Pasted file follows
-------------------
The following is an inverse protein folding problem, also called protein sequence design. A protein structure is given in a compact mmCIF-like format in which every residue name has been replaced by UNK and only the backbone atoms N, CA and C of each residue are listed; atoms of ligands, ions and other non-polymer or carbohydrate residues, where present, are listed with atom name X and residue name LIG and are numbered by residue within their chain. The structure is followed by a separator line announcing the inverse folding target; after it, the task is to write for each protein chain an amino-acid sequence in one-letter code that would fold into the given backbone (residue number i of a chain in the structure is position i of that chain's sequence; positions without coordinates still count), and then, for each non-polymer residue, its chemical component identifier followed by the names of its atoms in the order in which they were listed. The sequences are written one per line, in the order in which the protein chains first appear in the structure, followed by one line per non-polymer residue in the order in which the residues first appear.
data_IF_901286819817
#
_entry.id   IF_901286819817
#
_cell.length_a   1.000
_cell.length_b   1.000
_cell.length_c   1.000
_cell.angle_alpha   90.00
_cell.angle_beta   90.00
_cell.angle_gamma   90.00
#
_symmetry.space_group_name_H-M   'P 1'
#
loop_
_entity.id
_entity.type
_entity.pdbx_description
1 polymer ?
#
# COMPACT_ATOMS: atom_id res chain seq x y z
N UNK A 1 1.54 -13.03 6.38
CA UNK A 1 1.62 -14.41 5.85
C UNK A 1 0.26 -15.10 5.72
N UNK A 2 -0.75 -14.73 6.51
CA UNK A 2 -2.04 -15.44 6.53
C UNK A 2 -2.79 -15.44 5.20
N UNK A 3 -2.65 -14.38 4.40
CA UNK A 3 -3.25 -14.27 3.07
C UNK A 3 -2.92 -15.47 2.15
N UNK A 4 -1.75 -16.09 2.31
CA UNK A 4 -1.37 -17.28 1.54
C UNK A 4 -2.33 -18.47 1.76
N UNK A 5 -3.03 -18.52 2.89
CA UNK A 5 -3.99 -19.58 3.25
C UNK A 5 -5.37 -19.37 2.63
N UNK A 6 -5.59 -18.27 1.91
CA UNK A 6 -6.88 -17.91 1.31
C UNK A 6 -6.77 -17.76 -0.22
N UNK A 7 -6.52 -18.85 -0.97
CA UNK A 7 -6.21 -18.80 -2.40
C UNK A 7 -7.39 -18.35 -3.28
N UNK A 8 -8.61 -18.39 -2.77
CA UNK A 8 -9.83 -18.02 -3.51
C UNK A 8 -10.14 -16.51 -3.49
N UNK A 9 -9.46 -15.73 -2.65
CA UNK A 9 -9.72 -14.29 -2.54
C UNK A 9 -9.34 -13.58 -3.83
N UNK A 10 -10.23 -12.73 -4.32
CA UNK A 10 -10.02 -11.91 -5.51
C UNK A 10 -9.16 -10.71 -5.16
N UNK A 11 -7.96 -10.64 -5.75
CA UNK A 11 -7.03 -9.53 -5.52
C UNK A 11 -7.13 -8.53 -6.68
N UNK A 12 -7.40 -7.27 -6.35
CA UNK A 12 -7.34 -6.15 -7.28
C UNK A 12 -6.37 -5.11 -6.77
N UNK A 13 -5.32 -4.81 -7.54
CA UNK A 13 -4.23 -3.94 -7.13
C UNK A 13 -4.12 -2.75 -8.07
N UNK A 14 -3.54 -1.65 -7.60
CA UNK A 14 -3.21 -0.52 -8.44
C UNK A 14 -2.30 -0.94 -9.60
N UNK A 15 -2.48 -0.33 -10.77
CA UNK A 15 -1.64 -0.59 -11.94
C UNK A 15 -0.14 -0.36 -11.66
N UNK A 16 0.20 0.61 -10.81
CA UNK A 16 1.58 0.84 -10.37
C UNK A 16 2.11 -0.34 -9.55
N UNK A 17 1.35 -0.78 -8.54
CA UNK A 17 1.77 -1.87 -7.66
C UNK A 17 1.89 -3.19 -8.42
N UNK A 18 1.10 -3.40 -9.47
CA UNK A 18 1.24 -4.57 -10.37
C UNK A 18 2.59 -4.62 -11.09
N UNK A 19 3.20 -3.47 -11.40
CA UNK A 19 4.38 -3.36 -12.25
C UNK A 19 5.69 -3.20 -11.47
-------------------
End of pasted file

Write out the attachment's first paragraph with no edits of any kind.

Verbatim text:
The following is an inverse protein folding problem, also called protein sequence design. A protein structure is given in a compact mmCIF-like format in which every residue name has been replaced by UNK and only the backbone atoms N, CA and C of each residue are listed; atoms of ligands, ions and other non-polymer or carbohydrate residues, where present, are listed with atom name X and residue name LIG and are numbered by residue within their chain. The structure is followed by a separator line announcing the inverse folding target; after it, the task is to write for each protein chain an amino-acid sequence in one-letter code that would fold into the given backbone (residue number i of a chain in the structure is position i of that chain's sequence; positions without coordinates still count), and then, for each non-polymer residue, its chemical component identifier followed by the names of its atoms in the order in which they were listed. The sequences are written one per line, in the order in which the protein chains first appear in the structure, followed by one line per non-polymer residue in the order in which the residues first appear.